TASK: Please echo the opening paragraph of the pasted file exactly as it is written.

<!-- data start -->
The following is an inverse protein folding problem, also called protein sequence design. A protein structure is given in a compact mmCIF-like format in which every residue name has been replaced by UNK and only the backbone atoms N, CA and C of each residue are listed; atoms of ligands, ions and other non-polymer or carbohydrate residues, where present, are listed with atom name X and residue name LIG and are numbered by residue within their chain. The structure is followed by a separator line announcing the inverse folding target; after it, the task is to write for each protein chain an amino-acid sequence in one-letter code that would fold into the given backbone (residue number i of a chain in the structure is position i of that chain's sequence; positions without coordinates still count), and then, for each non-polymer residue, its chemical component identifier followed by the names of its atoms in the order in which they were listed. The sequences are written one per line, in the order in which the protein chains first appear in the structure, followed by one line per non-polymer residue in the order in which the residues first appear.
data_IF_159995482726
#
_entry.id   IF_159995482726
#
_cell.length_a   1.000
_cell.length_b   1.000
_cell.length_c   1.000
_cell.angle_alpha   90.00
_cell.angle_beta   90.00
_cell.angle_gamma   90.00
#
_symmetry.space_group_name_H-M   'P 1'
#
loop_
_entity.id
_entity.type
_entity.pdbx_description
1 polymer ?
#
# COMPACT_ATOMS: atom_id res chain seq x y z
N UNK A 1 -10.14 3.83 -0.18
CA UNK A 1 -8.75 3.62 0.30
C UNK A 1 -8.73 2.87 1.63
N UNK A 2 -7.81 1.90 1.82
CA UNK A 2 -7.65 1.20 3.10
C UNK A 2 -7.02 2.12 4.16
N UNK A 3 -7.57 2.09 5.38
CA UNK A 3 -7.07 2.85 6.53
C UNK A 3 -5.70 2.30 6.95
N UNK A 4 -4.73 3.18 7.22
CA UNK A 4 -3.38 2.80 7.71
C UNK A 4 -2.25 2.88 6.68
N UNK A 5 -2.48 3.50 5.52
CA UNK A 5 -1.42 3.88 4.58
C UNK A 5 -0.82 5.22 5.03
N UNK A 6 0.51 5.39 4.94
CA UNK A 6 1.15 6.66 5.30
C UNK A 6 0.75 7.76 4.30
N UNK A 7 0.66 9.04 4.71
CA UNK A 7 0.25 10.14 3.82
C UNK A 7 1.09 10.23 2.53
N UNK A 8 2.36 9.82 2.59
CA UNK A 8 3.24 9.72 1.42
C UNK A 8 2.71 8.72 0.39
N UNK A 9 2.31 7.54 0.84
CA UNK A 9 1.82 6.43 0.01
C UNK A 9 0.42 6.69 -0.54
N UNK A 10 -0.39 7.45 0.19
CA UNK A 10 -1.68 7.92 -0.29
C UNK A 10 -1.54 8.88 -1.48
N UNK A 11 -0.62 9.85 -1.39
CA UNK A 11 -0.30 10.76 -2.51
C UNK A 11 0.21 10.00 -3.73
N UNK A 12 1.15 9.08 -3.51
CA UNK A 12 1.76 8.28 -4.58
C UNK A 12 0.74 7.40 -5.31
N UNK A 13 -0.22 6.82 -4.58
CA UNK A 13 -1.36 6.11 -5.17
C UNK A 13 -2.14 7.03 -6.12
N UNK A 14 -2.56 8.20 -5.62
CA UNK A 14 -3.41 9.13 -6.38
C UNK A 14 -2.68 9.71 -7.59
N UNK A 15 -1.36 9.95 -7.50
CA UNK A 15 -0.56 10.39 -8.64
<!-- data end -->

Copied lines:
The following is an inverse protein folding problem, also called protein sequence design. A protein structure is given in a compact mmCIF-like format in which every residue name has been replaced by UNK and only the backbone atoms N, CA and C of each residue are listed; atoms of ligands, ions and other non-polymer or carbohydrate residues, where present, are listed with atom name X and residue name LIG and are numbered by residue within their chain. The structure is followed by a separator line announcing the inverse folding target; after it, the task is to write for each protein chain an amino-acid sequence in one-letter code that would fold into the given backbone (residue number i of a chain in the structure is position i of that chain's sequence; positions without coordinates still count), and then, for each non-polymer residue, its chemical component identifier followed by the names of its atoms in the order in which they were listed. The sequences are written one per line, in the order in which the protein chains first appear in the structure, followed by one line per non-polymer residue in the order in which the residues first appear.